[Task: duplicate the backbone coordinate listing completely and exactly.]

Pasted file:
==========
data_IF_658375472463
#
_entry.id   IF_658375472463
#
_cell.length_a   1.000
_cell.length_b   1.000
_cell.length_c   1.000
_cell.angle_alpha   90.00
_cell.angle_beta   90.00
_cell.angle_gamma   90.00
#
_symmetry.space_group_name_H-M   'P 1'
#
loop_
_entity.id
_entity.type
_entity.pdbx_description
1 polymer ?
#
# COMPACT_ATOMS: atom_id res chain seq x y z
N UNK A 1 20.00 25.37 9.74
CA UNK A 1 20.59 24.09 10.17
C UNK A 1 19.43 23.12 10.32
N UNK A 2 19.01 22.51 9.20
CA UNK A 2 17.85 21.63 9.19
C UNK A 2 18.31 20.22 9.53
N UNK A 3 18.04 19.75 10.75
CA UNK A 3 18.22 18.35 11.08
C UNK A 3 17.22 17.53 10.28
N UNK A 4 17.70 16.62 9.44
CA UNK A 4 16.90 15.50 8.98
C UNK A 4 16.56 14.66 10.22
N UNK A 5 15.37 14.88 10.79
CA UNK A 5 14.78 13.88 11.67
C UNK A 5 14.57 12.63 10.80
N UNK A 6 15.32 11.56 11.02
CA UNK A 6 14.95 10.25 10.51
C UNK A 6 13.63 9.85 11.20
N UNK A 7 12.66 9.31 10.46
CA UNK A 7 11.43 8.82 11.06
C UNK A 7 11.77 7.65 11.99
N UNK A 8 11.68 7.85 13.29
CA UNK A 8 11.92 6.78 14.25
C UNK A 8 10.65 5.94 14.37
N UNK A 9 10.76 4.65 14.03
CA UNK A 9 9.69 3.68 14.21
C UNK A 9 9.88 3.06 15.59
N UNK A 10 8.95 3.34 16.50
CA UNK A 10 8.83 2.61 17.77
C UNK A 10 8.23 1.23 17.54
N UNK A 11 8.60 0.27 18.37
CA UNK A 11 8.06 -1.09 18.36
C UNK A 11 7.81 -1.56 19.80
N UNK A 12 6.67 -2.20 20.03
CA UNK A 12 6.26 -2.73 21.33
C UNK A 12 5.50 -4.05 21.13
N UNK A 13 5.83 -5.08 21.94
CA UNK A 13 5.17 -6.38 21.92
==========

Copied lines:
data_IF_658375472463
#
_entry.id   IF_658375472463
#
_cell.length_a   1.000
_cell.length_b   1.000
_cell.length_c   1.000
_cell.angle_alpha   90.00
_cell.angle_beta   90.00
_cell.angle_gamma   90.00
#
_symmetry.space_group_name_H-M   'P 1'
#
loop_
_entity.id
_entity.type
_entity.pdbx_description
1 polymer ?
#
# COMPACT_ATOMS: atom_id res chain seq x y z
N UNK A 1 20.00 25.37 9.74
CA UNK A 1 20.59 24.09 10.17
C UNK A 1 19.43 23.12 10.32
N UNK A 2 19.01 22.51 9.20
CA UNK A 2 17.85 21.63 9.19
C UNK A 2 18.31 20.22 9.53
N UNK A 3 18.04 19.75 10.75
CA UNK A 3 18.22 18.35 11.08
C UNK A 3 17.22 17.53 10.28
N UNK A 4 17.70 16.62 9.44
CA UNK A 4 16.90 15.50 8.98
C UNK A 4 16.56 14.66 10.22
N UNK A 5 15.37 14.88 10.79
CA UNK A 5 14.78 13.88 11.67
C UNK A 5 14.57 12.63 10.80
N UNK A 6 15.32 11.56 11.02
CA UNK A 6 14.95 10.25 10.51
C UNK A 6 13.63 9.85 11.20
N UNK A 7 12.66 9.31 10.46
CA UNK A 7 11.43 8.82 11.06
C UNK A 7 11.77 7.65 11.99
N UNK A 8 11.68 7.85 13.29
CA UNK A 8 11.92 6.78 14.25
C UNK A 8 10.65 5.94 14.37
N UNK A 9 10.76 4.65 14.03
CA UNK A 9 9.69 3.68 14.21
C UNK A 9 9.88 3.06 15.59
N UNK A 10 8.95 3.34 16.50
CA UNK A 10 8.83 2.61 17.77
C UNK A 10 8.23 1.23 17.54
N UNK A 11 8.60 0.27 18.37
CA UNK A 11 8.06 -1.09 18.36
C UNK A 11 7.81 -1.56 19.80
N UNK A 12 6.67 -2.20 20.03
CA UNK A 12 6.26 -2.73 21.33
C UNK A 12 5.50 -4.05 21.13
N UNK A 13 5.83 -5.08 21.94
CA UNK A 13 5.17 -6.38 21.92